09/27/2020 / By Ramon Tomey
As many as 100 million coronavirus vaccines could be ready for distribution as early as October, according to the White House. Speaking to reporters on Sept. 17, White House Chief of Staff Mark Meadows said that the initial tranche of 100 million vaccines would be sent to individuals with the highest risk of contracting the virus. He added that the second tranche of about 200 million could be ready by January next year.
Meadows’ statement follows remarks by both President Donald Trump and Vice President Mike Pence, both of whom have said that the administration is on track to have 100 million coronavirus vaccines before the year ends.
Scientists are racing to test vaccine candidates, with a number of them currently in phase III — the last testing phase required before approval and distribution. A number of vaccines are already being manufactured through the administration’s Operation Warp Speed program, in case the Food and Drug Administration (FDA) approves them.
The Trump administration also released a strategy and playbook for distributing the FDA-approved vaccine to all Americans. According to the playbook, the vaccination campaign is to commence gradually in January 2021 or earlier than that period.
Meanwhile, Director Robert Redfield of the Centers for Disease Control and Prevention (CDC) emphasized the necessity of a vaccine during a U.S. Senate hearing. When asked about the availability of a COVID-19 vaccine, Redfield gave an estimate of “[about] late second quarter [or] third quarter [of] 2021.” (Related: COVID-19 vaccine may not be generally available “until next summer”: CDC chief.)
Commenting on Redfield’s answer during the hearing, Meadows said that the CDC director “hasn’t had intimate discussions” on the vaccine production timeline as his office isn’t directly involved with vaccine development.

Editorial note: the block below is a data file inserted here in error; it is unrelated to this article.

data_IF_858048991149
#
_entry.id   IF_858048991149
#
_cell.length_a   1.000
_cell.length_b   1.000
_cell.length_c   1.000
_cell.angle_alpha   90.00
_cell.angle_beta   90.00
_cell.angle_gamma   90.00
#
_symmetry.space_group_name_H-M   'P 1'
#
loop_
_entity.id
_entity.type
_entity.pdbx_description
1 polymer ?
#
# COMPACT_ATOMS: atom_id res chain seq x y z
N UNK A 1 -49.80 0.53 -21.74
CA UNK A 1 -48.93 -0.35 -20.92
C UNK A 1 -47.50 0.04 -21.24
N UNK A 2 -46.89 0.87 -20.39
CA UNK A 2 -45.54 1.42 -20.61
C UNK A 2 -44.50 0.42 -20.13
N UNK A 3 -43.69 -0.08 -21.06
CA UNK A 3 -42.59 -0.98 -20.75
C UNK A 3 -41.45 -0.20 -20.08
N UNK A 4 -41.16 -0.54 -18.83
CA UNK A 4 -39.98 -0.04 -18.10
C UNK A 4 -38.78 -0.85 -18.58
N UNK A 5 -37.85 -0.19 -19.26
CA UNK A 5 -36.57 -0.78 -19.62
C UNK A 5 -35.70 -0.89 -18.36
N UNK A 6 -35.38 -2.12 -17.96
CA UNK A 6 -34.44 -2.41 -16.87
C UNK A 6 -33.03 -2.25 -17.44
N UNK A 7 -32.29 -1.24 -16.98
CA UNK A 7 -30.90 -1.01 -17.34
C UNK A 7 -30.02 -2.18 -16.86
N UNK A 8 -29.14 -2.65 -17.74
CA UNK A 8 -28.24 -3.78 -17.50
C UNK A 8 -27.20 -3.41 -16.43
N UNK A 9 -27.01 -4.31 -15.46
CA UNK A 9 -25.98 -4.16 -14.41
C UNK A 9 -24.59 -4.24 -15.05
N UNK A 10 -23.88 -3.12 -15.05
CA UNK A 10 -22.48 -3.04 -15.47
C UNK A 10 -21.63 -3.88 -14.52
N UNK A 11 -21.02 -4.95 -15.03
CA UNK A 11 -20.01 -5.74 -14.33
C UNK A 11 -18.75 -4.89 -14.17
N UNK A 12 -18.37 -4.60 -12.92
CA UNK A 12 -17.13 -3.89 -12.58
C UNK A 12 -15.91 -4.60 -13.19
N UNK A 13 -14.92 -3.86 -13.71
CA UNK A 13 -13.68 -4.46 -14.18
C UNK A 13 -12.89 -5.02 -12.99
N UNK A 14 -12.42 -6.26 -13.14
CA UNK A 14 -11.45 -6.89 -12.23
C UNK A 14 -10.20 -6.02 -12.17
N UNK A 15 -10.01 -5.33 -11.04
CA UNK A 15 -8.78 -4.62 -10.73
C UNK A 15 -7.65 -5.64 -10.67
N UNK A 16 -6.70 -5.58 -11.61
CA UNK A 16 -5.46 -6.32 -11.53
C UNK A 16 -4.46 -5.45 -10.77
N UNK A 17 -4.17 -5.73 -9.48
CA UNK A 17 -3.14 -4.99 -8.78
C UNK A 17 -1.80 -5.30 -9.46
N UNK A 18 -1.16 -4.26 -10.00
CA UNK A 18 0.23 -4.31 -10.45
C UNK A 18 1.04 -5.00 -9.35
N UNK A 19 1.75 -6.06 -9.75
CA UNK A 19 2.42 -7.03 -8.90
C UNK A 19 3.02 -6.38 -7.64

Meanwhile, Democrat presidential candidate Joe Biden said that a vaccine “will not be available for most of the population until well into 2021” during a speech. Biden added that the development cycle for vaccines don’t adhere to election cycles and reiterated that their timing, approval and distribution “should never … be distorted by political considerations.”
President Trump announced Operation Warp Speed in May to fast-track the development of a COVID-19 vaccine by early next year. Based on a fact sheet by the Department of Health and Human Services (HHS), Operation Warp Speed brings different federal departments together to produce and deliver 300 million doses of “safe and effective” vaccines – at a fraction of the duration it typically takes to develop a new vaccine.
However, rushing to finish a vaccine comes with corresponding health risks.
In early September, pharmaceutical company Astra Zeneca hit a roadblock in its trials for the coronavirus vaccine after a test subject experienced a “serious adverse reaction.” Almost a fortnight later, another test subject experienced the same reaction from AstraZeneca’s coronavirus vaccine.
The company has remarked that transverse myelitis, an inflammation of the spine, is a “rare” disease and had nothing to do with the coronavirus vaccine trials. AstraZeneca is one of the companies participating in Operation Warp Speed, and it would be too soon to say whether its coronavirus vaccine would see widespread use after these adverse effects emerged.
The U.S. has the highest worldwide COVID-19 caseload at 6.8 million with 200,814 fatalities, based on data from Johns Hopkins University.
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